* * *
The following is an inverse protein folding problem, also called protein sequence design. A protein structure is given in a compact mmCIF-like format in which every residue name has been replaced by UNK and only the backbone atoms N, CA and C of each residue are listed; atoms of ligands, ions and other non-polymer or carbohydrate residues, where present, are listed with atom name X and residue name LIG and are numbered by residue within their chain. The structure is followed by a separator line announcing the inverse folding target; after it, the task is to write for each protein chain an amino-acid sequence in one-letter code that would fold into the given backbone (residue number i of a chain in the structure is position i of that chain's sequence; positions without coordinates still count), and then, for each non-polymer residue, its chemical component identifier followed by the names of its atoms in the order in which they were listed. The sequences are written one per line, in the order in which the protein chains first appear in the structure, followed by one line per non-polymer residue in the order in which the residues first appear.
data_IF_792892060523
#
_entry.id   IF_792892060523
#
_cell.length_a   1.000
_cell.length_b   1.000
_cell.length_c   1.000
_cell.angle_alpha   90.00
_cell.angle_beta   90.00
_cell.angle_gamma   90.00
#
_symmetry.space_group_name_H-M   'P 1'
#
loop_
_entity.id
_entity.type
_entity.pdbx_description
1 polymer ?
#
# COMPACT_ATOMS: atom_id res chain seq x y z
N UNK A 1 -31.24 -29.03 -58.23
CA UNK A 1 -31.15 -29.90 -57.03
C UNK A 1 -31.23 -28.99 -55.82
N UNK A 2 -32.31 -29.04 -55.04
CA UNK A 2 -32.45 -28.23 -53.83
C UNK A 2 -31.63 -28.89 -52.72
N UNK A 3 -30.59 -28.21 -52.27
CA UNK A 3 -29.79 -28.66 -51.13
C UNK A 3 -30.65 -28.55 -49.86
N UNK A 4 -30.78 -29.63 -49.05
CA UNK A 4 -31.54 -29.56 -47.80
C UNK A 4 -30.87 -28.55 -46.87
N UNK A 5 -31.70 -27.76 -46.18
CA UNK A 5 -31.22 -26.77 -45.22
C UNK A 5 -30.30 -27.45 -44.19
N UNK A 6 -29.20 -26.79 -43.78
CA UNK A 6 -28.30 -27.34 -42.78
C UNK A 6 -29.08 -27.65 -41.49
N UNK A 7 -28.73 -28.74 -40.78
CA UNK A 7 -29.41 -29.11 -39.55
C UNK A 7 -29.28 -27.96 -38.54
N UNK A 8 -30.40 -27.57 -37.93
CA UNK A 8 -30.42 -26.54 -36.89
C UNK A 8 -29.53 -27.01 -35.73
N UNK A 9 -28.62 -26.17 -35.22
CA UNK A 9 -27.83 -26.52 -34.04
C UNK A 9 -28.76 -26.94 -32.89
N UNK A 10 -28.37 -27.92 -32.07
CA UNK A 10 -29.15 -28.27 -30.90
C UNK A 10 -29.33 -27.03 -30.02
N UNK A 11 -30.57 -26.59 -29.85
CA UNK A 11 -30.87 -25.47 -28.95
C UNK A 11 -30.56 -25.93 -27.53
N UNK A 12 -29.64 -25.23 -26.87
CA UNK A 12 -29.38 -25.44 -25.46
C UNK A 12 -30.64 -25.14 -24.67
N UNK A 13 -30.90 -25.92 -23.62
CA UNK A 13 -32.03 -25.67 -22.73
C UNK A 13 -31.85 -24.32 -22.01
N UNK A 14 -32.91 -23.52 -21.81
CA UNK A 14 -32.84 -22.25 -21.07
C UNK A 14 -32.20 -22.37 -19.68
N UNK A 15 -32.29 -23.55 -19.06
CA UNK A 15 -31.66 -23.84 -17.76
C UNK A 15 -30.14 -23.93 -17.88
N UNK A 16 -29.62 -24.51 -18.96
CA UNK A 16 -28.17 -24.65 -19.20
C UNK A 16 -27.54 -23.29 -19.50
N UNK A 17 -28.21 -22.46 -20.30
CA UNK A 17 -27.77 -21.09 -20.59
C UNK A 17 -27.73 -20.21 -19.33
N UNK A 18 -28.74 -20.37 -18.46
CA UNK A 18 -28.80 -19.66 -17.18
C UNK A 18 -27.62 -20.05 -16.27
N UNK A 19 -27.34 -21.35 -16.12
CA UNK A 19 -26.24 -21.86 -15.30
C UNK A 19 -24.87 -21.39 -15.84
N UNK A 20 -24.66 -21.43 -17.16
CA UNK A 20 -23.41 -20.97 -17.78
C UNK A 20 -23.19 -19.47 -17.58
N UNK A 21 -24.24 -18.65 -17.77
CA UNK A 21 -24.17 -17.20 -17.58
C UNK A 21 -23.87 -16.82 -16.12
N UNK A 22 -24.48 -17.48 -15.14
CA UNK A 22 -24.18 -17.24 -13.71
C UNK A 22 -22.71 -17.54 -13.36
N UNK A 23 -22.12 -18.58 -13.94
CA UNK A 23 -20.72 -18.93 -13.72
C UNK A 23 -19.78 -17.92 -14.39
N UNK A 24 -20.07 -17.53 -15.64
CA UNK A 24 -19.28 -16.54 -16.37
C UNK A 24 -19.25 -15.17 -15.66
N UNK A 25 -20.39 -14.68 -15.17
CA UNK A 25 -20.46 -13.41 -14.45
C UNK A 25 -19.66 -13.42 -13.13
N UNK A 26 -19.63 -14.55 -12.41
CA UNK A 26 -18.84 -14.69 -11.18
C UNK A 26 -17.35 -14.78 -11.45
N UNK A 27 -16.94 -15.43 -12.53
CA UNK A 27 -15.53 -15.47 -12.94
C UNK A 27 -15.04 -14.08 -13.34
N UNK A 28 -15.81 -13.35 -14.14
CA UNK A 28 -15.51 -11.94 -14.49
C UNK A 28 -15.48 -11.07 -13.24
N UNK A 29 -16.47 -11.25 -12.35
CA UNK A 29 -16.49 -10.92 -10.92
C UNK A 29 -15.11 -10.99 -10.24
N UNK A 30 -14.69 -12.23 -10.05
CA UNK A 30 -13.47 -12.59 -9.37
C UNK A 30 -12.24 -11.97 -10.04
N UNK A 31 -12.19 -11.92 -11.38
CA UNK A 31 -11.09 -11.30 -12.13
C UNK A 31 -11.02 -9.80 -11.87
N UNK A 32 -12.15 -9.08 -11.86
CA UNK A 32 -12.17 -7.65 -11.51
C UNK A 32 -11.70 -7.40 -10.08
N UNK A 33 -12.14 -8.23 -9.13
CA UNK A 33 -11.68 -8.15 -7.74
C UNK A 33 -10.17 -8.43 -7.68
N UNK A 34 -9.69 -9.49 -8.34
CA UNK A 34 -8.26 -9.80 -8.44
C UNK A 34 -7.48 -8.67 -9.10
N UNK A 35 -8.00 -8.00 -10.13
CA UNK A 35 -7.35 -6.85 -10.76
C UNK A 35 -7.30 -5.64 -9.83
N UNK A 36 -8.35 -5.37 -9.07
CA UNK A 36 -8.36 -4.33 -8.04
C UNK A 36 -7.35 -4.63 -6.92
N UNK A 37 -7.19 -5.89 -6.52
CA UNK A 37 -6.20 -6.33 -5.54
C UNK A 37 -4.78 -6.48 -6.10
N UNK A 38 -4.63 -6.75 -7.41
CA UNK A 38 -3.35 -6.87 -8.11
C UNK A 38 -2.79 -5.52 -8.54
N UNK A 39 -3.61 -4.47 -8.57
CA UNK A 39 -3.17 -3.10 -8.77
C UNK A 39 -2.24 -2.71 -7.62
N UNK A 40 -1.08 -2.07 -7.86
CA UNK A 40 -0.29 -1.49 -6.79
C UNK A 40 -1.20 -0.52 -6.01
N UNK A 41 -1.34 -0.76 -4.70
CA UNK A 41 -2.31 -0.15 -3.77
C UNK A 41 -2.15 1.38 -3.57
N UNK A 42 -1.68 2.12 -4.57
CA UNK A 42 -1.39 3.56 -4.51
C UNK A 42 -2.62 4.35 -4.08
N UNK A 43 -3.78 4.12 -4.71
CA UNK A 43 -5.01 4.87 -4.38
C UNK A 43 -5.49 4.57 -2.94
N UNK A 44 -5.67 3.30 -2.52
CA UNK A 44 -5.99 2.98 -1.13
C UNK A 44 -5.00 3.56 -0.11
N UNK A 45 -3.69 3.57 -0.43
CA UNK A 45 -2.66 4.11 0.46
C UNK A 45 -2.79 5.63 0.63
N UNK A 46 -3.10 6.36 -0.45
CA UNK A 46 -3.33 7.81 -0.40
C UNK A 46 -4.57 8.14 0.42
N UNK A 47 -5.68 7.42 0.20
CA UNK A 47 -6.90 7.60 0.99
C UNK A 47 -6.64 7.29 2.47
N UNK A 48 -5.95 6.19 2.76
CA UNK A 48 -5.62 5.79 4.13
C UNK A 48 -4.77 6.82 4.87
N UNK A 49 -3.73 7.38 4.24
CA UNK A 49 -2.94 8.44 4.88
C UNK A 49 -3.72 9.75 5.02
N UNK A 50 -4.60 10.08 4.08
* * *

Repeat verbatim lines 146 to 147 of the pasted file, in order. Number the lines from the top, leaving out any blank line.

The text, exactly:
CA UNK A 42 -1.39 3.56 -4.51
C UNK A 42 -2.62 4.35 -4.08